It shows 706 St. Marks Avenue, which was a huge property on the southeast corner of Nostrand Avenue. This house was in many ways typical of the houses on this and the following block. It was a huge single family house, with a lot of grounds around it. This particular property framed the entrance to the famed St. Marks District, an exclusive enclave of wealthy people living in suburban splendor. (more…)

02/19/15 3:00pm

255 Butler St. KL, PS

Brooklyn, one building at a time.

Name: Originally publishing plant for R. G. Dun & Company
Address: 255 Butler Street
Cross Streets: Corner Nevins Avenue Street
Neighborhood: Gowanus
Year Built: 1913-14
Architectural Style: Vaguely Renaissance/Gothic Revival early 20th century factory
Architect: Renwick, Aspinwall & Tucker
Other Buildings by Architect: American Express Building, 65 B’way, Manhattan, Grace Church Neighborhood House, Provident Loan Society Buildings, both Manhattan. Also Sanitarium additions to Seaview Hospital, Staten Island, and Dollar Savings Bank, Bronx
Landmarked: No, but part of proposed Gowanus Canal Historic District for the National Register of Historic Places

The story: The R. G. Dun Company was founded in 1841 as the Mercantile Agency by Brooklyn Heights merchant and financier Louis Tappan. He established the company as a network of correspondents who would be reputable, reliable and neutral reporters of companies and their credit worthiness. It was one of the first companies to give its subscribers business information, and helped create the modern business world. In 1849, Tappan turned the company over to his clerk, Benjamin Douglass. He capitalized on the telegraph and other modern means of transportation and information gathering, and was able to greatly expand the company across the country.

He created the profession of credit reporters; skilled in interpreting and reporting on financial measures. Four of Douglass’ many reporters went on to have impressive careers as President of the United States. They were Abraham Lincoln, Ulysses S. Grant, Grover Cleveland and William McKinley. In 1859, Douglass turned the business over to his brother-in-law, Robert Graham Dun. He changed the name to the R. G. Dun Company, and further expanded the company during the Civil War and beyond, so that by the 20th century, R. G. Dun was one of the most respected national and international credit reporting firms. (more…)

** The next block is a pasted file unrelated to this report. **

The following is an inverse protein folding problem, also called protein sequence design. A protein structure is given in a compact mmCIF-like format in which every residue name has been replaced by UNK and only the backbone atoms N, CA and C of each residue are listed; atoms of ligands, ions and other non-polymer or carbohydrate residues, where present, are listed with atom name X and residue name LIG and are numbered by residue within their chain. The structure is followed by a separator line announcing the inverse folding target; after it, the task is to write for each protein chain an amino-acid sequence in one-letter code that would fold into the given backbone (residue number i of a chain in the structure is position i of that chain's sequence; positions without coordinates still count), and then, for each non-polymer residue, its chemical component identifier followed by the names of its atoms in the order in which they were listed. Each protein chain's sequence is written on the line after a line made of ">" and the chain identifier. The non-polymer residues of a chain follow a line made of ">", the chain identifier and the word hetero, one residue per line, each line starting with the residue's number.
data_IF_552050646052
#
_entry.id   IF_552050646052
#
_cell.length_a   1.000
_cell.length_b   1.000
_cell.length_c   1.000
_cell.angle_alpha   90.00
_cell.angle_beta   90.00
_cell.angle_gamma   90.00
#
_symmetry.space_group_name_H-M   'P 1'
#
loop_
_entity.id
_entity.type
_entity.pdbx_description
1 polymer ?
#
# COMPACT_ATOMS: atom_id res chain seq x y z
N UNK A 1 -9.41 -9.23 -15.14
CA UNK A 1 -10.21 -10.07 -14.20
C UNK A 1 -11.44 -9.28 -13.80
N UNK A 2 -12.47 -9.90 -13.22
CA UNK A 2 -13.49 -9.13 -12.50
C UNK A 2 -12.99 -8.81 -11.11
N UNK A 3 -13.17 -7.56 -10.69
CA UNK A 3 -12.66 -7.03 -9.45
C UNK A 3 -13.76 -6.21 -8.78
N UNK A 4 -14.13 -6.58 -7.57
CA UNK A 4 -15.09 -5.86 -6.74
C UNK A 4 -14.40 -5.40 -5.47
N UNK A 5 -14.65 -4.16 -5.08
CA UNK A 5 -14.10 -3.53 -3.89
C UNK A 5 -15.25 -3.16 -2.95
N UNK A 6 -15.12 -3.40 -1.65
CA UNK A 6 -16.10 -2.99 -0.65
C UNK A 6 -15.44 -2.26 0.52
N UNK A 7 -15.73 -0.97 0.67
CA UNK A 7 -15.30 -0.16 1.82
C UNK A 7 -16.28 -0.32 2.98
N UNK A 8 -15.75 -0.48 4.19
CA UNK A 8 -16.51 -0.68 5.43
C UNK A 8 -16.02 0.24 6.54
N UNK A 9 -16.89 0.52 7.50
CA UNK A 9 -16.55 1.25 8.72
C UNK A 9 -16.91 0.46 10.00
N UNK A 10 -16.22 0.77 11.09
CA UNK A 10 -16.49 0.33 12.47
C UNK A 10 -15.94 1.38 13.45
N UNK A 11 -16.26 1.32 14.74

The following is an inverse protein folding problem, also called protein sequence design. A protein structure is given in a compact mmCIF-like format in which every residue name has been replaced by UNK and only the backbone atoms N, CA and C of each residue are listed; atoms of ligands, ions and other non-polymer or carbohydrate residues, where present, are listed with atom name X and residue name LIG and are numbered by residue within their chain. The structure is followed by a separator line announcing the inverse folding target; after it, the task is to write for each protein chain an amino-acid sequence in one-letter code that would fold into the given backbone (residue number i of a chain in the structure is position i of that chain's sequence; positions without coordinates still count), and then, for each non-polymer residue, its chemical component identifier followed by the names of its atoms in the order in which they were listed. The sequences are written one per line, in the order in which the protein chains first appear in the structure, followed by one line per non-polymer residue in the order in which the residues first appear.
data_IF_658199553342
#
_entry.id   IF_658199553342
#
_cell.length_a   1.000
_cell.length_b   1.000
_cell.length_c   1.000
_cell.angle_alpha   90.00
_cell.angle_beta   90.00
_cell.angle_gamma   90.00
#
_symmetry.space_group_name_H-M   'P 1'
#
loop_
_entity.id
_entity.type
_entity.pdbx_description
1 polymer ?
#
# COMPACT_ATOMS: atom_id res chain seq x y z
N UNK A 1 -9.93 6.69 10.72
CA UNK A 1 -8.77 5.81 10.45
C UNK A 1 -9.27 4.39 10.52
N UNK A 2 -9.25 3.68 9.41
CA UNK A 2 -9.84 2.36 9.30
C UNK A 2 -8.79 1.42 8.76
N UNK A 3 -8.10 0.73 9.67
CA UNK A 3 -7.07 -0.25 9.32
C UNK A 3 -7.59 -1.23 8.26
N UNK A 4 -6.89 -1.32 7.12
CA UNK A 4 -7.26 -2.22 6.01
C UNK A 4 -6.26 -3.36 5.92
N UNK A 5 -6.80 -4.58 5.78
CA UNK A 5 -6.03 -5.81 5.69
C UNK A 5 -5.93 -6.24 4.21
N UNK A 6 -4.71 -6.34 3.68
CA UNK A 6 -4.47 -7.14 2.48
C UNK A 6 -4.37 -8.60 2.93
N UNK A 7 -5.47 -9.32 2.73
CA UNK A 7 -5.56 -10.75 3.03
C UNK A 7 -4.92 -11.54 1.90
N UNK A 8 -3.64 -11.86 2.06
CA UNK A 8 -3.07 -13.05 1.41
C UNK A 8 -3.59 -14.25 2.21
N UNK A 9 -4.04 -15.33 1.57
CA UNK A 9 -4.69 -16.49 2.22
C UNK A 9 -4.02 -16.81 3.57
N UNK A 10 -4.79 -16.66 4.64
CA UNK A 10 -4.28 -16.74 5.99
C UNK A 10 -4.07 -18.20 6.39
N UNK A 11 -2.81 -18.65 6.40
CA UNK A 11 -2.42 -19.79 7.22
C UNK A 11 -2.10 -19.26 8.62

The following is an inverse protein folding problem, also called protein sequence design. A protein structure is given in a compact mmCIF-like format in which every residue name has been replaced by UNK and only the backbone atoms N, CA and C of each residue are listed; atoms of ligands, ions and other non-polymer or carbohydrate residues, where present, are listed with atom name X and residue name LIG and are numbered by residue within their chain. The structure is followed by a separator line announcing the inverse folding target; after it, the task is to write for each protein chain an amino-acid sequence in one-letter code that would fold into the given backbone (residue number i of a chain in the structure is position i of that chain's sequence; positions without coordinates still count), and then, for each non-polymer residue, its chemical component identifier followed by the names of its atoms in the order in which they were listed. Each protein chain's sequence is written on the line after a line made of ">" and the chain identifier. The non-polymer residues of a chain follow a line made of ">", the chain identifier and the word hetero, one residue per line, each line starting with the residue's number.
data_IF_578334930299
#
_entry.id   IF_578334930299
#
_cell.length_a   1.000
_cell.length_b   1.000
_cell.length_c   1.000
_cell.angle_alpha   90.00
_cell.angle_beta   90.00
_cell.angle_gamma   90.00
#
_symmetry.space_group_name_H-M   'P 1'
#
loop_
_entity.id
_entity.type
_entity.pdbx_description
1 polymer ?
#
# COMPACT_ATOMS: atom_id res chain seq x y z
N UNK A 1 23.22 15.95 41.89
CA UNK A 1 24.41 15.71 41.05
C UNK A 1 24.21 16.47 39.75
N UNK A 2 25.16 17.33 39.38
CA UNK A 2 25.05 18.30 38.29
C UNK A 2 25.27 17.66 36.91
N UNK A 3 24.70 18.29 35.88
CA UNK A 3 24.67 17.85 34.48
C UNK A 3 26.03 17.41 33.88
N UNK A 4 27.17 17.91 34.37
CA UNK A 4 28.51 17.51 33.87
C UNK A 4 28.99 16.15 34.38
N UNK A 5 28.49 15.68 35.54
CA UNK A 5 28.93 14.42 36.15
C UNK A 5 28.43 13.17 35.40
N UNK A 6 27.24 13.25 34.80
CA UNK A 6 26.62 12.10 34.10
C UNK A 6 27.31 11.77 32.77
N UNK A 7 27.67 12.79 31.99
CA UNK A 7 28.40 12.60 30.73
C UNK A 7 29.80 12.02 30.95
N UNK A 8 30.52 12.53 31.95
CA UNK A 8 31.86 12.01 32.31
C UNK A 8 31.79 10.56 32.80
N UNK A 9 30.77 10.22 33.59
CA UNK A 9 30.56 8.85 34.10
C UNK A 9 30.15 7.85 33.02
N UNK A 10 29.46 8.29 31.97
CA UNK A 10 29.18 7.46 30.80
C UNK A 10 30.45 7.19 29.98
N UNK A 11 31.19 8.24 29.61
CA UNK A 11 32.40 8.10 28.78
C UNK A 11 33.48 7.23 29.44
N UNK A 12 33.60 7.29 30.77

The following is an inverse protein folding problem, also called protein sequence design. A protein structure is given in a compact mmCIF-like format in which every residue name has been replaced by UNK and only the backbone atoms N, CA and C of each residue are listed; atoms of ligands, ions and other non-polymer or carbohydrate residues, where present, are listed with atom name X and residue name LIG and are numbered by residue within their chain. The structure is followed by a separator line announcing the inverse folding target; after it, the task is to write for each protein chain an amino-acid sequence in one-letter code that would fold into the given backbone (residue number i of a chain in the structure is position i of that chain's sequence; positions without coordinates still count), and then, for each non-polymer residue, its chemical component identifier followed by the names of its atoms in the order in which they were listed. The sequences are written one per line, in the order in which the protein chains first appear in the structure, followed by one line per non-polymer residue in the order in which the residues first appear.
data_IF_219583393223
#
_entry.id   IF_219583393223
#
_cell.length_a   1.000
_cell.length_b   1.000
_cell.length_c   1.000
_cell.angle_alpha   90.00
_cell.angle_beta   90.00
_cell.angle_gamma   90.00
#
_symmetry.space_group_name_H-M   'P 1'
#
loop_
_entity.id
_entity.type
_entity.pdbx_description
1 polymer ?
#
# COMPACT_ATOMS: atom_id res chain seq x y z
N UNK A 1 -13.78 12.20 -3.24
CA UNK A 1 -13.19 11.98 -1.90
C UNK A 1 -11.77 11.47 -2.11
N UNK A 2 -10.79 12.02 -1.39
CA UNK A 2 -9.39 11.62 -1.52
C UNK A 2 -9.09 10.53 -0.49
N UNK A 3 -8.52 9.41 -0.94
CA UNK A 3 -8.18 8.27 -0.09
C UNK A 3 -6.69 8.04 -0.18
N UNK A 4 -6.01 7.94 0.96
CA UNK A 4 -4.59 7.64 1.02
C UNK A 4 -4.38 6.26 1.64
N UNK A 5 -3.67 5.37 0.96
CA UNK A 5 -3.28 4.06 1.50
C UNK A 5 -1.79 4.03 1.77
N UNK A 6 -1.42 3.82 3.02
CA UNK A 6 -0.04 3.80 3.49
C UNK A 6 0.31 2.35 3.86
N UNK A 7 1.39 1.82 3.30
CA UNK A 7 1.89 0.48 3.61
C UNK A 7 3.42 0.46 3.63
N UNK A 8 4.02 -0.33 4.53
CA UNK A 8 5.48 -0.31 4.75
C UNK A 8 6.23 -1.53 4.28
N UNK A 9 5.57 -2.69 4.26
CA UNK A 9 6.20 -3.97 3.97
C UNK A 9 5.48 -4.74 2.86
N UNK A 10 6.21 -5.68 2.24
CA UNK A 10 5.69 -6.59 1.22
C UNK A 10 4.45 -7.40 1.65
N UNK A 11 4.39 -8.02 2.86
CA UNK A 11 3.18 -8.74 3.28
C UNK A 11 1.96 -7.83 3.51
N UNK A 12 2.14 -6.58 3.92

02/19/15 10:45am

Pros Park, Troy, Composite

As our Brooklyn readers all know, Prospect Park was designed by the famed landscape architects Frederick Law Olmsted and Calvert Vaux, who also designed Central Park. That park opened in 1857 with great fanfare and much success. As well it should; Central Park is one of the great urban parks, and Olmsted and Vaux created a masterpiece of natural and enhanced landscaping that America had never seen before. When the City Fathers from across the East River in Brooklyn went to inspect the park, of course, they wanted one too.

One of Brooklyn’s leading citizens, James S.T. Stranahan, was appointed to head a parks committee that would oversee this great project. In 1860, they picked an engineer/architect to map out the project. His name was to Egbert L. Viele, and he had actually been the original architect picked to design Central Park. That is until someone called in Olmsted and Vaux, who blew Viele out of the water with their far superior plans for the park.’

Viele would get his chance in Brooklyn. He accessed the site chosen, a huge tract of swampy and hilly land not far from Green-Wood Cemetery, up until that time, the largest park area in the city. Viele planned to include many natural features in his park, including the city’s Mount Prospect Reservoir, atop Mount Prospect, the second highest point in Brooklyn. The park would extend west towards the highest point in Brooklyn: Battle Pass, which was part of Green-Wood. Down below lay Gowanus, the site of the Battle of Brooklyn, the first decisive battle in the War of Independence, fought in 1776.

But it was the Civil War that defeated Egbert Viele. All plans for the park had to be shelved until the end of the long war, and by that time, Stranahan and his committee had years to mull over his plans, and decided to get a second opinion. As we know, they asked Olmsted and Vaux, and before the committee’s very eyes, the partners had totally redesigned the park site, dazzled the committee with their plans, and got poor Egbert fired. (more…)